Field checker 1030 may check whether the unscrambled field (e.g., FCS and/or HDLC frame header) is correct in conformance with HDLC standards. For example, field checker 1030 may determine an FCS value based on the descrambled HDLC frame and compare the FCS value against the extracted unscrambled FCS field. A transmission error propagated by the descrambler 1025 from one packet to a sequential packet may be avoided because of detection in the FCS check.

FIG. 12 depicts an example flow diagram of a process to decode HDLC frames in accordance with an embodiment of the present invention. The process of FIG. 12 may receive HDLC frames provided from the payload of a SONET/SDH frame. Action 1205 may include removing HDLC frame delineation characters from HDLC frames. For example, HDLC frame delineation characters (e.g., 0×7E) may define the boundaries of an HDLC frame.

Action 1210 may include transforming stuffed sequences, such as 7D-7E and 7D-5D, into control characters, such as 7D and 7E. Action 1215 may include removing unscrambled fields (such as the FCS field and other fields such as an HDLC frame header) from the HDLC frame.

Action 1220 may include apply de-scrambling to the scrambled HDLC frame in conformance with ITU-T LAPS X.85 (Packet-Over-SONET) and relevant IETF RFCs except for the FCS field (and other fields) extracted in action 1215.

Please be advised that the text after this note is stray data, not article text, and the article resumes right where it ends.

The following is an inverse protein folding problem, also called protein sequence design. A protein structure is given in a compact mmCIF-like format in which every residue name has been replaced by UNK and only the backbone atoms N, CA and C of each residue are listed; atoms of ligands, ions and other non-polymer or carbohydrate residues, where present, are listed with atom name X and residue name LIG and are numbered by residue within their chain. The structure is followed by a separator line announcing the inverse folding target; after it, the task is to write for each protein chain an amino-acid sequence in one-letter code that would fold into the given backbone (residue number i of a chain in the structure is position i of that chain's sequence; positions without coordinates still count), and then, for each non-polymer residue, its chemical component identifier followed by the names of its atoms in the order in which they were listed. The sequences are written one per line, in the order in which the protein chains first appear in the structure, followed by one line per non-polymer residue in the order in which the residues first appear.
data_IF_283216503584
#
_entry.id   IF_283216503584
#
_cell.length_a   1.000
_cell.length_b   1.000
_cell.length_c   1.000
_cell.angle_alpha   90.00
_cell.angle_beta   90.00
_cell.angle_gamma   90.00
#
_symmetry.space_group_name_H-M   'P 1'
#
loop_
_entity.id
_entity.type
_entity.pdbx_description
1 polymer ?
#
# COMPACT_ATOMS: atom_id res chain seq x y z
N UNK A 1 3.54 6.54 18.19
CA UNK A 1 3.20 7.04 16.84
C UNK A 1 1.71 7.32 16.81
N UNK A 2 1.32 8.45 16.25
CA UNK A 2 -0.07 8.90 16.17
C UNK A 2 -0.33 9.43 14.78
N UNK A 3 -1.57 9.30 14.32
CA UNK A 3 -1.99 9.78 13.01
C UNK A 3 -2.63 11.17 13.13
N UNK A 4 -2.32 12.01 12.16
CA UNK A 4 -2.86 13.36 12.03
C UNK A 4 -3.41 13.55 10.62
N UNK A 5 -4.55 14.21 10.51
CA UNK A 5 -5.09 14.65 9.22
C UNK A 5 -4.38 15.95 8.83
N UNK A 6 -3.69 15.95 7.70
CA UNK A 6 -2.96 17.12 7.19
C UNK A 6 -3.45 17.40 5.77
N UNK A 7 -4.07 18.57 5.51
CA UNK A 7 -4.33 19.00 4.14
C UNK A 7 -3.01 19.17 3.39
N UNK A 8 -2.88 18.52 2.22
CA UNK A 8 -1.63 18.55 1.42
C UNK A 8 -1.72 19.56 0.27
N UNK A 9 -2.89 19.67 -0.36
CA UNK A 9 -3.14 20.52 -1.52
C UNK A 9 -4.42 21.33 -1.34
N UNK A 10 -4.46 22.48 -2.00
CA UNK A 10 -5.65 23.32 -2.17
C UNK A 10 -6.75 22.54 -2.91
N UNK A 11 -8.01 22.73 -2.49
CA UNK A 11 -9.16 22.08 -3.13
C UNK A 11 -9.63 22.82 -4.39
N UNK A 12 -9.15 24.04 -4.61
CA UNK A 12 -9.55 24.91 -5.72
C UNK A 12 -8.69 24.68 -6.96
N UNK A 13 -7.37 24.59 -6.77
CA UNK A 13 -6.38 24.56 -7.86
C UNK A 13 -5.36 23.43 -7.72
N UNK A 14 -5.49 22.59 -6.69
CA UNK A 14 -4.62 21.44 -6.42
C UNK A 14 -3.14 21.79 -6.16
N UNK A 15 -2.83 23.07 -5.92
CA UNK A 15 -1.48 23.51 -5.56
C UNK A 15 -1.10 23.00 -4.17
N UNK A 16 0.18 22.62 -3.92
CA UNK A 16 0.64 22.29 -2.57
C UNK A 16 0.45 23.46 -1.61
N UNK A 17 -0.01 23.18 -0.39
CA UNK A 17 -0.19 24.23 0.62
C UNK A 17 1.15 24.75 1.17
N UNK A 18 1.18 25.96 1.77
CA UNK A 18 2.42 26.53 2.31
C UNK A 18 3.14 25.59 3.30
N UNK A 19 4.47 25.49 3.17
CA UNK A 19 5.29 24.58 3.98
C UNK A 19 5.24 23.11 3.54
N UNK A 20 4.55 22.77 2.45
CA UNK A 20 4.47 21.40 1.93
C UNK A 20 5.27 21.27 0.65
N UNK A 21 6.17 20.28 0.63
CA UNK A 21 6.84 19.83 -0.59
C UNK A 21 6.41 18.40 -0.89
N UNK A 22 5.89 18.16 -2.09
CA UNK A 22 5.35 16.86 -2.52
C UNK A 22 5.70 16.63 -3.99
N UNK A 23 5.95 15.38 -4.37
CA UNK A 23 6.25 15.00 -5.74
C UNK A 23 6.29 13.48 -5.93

Action 1225 may include determining whether the unscrambled FCS field is correct in conformance with IETF and ITU-T standards. For example, action 1225 may determine an FCS value based on the descrambled HDLC frame and compare the determined FCS value against the extracted unscrambled FCS field. The integrity of the HDLC frame can be determined based on whether the determined FCS value matches the extracted unscrambled FCS field.

The drawings and the forgoing description gave examples of the present invention. While a demarcation between operations of elements in examples herein is provided, operations of one element may be performed by one or more other elements. The scope of the present invention, however, is by no means limited by these specific examples. Numerous variations, whether explicitly given in the specification or not, such as differences in structure, dimension, and use of material, are possible. The scope of the invention is at least as broad as given by the following claims.

Referenced by
Citing PatentFiling datePublication dateApplicantTitle
CN101860467A *May 26, 2010Oct 13, 2010株洲南车时代电气股份有限公司Special wired train bus control device
CN101860467BMay 26, 2010Jul 11, 2012株洲南车时代电气股份有限公司Special wired train bus control device
Classifications
U.S. Classification370/352, 370/476
International ClassificationH04L29/06, H04L12/56, H04L1/00
Cooperative ClassificationH04L1/0072, H04L1/0061, H04L63/0428
European ClassificationH04L63/04B, H04L1/00B7E, H04L1/00B8
Legal Events
DateCodeEventDescription
Jan 10, 2012CCCertificate of correction
May 4, 2004ASAssignment
Owner name: INTEL CORPORATION, CALIFORNIA
Free format text: ASSIGNMENT OF ASSIGNORS INTEREST;ASSIGNOR:LECHA, EDUARD;REEL/FRAME:015307/0457
Effective date: 20040503